75+ Feeding Therapy Tips & Strategies

For any therapist seeking to specialize in feeding, the best piece of advice I could give you is to become a sponge.  Take courses and workshops, read as many articles as you can, talk to and learn from your colleagues, join special interest groups on Facebook and ASHA etc., follow blogs, observe other therapy sessions, and don’t forget – learn from the children you treat as well.  They will be your best teachers.

 

Feeding issues are complex.  So take in as much information as you can from as many outlets as you can.  But, take it all in with a grain of salt, because not every strategy will work for every child.  Over the past 35 plus years, a number of people have told me that their way was the only way.  Although that certainly would have made my job easier if it were true, I’ve never been able to use any one method “by the book.”  Each child is different, so it will be up to you to evaluate their needs and cater treatment accordingly.

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Do Chew Tools Increase the Need to Chew?

Question:  My son has ADHD and Anxiety, he spends a lot of time chewing/sucking on clothes, plastic, and other non- edible items. Would your chewies encourage this sensory seeking behavior or will it help him to eventually not need to mouth everything?   My son is 7 years old.  Thank you!
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Do Chew Tools Increase the Sensory Need to Chew?

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Great question.  Although each child is different, having a chew tool typically doesn’t increase the need to chew.  Especially if the chewing is sensory-related, he’s going to have a need to chew whether or not he has a safe outlet to do so.  Using a chew tool just means that he’ll be able to safely and more comfortably meet that need (as opposed to chewing on his fingers, shirts, pencils, etc.).
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Chewing actually has many benefits, and it usually serves an important purpose.  When you’re thirsty, your body tells you to take a drink.  When you’re tired, your body signals that you need sleep.  Similarly, when some kids need to focus, organize, or calm themselves, their body urges them to chew.
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For more background on why some kids need to chew, click here.  And for a list of all of the chew tools we make, click here.  All options are made in the USA (woohoo!) and come in 3 different toughness levels.  As long as he’s not chewing through things or causing any damage to what he’s chewing/sucking on, it sounds like any of our softest chews would be a good fit for him.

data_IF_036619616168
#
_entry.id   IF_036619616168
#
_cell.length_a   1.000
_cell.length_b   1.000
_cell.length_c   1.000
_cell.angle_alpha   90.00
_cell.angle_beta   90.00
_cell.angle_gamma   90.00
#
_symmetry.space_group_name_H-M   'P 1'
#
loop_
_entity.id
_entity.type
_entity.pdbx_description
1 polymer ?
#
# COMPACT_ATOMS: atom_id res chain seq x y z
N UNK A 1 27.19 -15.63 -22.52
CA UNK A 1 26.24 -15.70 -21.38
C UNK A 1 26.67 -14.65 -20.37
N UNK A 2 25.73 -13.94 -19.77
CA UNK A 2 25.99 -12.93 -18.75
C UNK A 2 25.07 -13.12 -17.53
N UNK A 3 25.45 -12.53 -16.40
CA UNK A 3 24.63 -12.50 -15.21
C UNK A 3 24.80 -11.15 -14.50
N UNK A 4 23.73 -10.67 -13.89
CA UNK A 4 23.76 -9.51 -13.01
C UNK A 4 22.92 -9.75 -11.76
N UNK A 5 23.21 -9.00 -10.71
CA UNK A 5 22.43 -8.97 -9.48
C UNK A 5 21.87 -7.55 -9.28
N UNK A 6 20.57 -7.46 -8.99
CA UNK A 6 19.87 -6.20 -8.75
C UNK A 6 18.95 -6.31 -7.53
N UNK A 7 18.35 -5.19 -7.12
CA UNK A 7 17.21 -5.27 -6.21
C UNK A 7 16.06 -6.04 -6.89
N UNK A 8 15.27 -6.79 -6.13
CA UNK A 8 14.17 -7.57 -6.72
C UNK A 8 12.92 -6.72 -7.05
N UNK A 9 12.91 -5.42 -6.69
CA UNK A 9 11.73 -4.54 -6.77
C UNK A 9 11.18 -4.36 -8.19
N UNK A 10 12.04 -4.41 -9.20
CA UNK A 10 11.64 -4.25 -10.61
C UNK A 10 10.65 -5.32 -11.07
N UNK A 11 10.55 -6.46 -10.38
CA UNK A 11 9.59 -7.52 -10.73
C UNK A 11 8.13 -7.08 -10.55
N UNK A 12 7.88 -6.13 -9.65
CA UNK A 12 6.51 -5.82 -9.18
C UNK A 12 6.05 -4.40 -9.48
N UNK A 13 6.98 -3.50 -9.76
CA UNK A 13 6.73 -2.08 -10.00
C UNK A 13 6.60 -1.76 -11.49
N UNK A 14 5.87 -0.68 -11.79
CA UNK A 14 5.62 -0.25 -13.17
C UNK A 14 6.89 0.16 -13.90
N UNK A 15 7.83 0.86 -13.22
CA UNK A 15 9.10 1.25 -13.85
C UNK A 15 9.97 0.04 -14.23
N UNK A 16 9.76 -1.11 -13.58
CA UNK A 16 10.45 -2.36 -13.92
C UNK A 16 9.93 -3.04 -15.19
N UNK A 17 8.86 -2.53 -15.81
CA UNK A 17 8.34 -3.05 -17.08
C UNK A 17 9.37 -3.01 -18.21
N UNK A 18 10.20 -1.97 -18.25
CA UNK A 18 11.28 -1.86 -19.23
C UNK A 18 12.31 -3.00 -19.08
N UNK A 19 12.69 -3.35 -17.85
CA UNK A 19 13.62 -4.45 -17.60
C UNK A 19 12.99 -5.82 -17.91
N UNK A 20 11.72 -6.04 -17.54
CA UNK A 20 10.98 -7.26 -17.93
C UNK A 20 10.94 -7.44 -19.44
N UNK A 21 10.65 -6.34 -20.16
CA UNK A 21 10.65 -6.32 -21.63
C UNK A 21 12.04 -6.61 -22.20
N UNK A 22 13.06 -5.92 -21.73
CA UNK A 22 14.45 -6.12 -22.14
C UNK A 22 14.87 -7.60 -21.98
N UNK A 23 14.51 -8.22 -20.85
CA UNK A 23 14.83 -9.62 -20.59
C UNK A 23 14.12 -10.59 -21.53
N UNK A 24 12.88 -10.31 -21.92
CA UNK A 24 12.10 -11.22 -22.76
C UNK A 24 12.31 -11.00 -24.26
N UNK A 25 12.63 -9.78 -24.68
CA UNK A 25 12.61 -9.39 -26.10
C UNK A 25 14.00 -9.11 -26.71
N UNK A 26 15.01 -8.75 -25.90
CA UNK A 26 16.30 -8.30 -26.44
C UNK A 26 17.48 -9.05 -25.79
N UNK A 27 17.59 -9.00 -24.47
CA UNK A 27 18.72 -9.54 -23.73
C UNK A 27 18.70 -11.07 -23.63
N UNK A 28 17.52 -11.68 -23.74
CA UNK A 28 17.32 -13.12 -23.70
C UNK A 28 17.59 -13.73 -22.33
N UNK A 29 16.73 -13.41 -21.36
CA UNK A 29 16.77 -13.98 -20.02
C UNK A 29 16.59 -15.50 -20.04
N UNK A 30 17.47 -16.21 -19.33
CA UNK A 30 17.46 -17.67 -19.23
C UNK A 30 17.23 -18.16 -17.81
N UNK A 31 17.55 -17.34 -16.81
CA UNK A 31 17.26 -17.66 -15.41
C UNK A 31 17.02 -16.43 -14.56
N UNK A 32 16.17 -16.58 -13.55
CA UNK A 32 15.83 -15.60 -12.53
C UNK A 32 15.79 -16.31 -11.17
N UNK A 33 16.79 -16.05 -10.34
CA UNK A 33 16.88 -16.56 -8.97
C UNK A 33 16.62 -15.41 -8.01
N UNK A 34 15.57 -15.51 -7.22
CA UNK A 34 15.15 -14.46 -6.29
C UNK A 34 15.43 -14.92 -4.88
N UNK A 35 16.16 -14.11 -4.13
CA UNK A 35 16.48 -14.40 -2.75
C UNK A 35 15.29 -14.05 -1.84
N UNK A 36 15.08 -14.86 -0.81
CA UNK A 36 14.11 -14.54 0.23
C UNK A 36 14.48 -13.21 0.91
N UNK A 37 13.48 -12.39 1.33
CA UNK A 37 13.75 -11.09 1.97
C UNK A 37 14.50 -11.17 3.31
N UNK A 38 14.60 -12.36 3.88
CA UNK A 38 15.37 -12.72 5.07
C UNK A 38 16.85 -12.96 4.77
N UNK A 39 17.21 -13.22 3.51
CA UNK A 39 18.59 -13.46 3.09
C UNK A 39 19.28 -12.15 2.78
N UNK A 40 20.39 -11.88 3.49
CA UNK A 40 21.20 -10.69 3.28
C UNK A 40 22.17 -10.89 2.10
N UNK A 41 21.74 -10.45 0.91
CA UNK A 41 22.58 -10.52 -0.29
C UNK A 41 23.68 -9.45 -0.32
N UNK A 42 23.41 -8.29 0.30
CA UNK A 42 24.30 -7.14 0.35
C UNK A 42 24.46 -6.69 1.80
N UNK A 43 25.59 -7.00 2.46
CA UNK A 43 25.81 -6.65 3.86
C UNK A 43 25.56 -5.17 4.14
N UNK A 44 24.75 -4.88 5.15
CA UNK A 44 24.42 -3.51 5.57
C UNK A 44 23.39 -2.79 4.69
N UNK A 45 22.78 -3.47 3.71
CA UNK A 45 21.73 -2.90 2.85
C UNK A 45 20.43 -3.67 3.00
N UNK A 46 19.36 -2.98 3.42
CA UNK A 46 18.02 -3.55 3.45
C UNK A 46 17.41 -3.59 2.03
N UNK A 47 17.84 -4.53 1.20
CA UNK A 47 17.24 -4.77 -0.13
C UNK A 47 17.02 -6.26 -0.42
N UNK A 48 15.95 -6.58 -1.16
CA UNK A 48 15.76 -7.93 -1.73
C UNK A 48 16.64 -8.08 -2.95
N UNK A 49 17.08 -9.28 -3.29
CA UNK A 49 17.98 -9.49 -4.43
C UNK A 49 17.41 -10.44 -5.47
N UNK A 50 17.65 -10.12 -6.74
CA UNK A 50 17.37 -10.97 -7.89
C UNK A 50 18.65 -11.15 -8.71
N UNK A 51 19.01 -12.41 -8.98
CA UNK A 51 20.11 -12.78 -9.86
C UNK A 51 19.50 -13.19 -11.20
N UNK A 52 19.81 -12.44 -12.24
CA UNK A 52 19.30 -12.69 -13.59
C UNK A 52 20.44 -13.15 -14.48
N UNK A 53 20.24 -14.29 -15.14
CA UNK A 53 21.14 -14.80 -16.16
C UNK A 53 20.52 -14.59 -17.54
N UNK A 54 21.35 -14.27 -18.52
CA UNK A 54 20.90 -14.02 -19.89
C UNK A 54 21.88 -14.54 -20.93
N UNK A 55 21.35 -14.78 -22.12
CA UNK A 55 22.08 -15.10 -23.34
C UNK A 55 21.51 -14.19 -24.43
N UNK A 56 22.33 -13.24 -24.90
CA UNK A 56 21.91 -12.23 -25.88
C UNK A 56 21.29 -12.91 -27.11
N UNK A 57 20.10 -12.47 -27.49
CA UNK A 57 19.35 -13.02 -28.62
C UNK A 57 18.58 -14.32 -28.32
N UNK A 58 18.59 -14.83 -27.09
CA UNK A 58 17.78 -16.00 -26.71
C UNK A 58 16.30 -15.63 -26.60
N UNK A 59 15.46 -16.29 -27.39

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Some kids always have a need to chew.  Others grow out of it.  For some it ebbs and flows – they might go for weeks or months without needing to chew, and then it comes back again and so forth.  Often this is tied to stress (it’s common to see chewing increase during stressful situations like the back to school transition, holidays, if there’s been a lot of change in their life, etc.).  In my experience, for many kids the need to chew decreases over time, especially if they have other calming / sensory strategies in place, which you can learn more about here.
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I hope some of this helps!
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All my best,
Debbie

My Child Chews on Everything – What Can I Do?

Have you ever craved crunchy foods?  Or chewed gum?  Ever chewed on your pen caps while concentrating or bit your fingernails when nervous?  We all have oral sensory habits to some extent.
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For children with sensory needs and/or Autism, however, oral sensory input can play a particularly important role.  Chewing throughout the day (especially during times of stress and/or anxiety) can help them calm, focus, and self-regulate.
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There are several things you can do to help meet that need safely.  For the purposes of this post I’ll refer to children, but the recommendations here can apply for any age.  Some kids grow out of it, others may always have oral sensory needs to some extent through adulthood.
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Please note that the information here is based on my experience with the children I have personally seen as a speech therapist, and may not be relevant for everyone.  There is NO substitution to an in-person evaluation with a trained professional, with treatment catered to your child’s needs.

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Continue reading My Child Chews on Everything – What Can I Do?

Thumb / Finger Sucking Alternatives

Question:   My sensory child is more of a sucker than chewer.  She usually sucks on her thumb and fingers, but I am wanting to get her some other options for school and transitions.  She’s 5.  What do you recommend?


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Thumb/finger sucking can be a very hard habit to break – what works for one person may not work for the next.  Our products are mostly used by kids who need to chew.  Sucking isn’t as direct of a use for them, so I can’t be 100% sure she would use our tools as a substitute.  But some parents have successfully redirected the habit to our chew tools before, so I’d say it’s worth a shot.

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Thumb / Finger Sucking Alternatives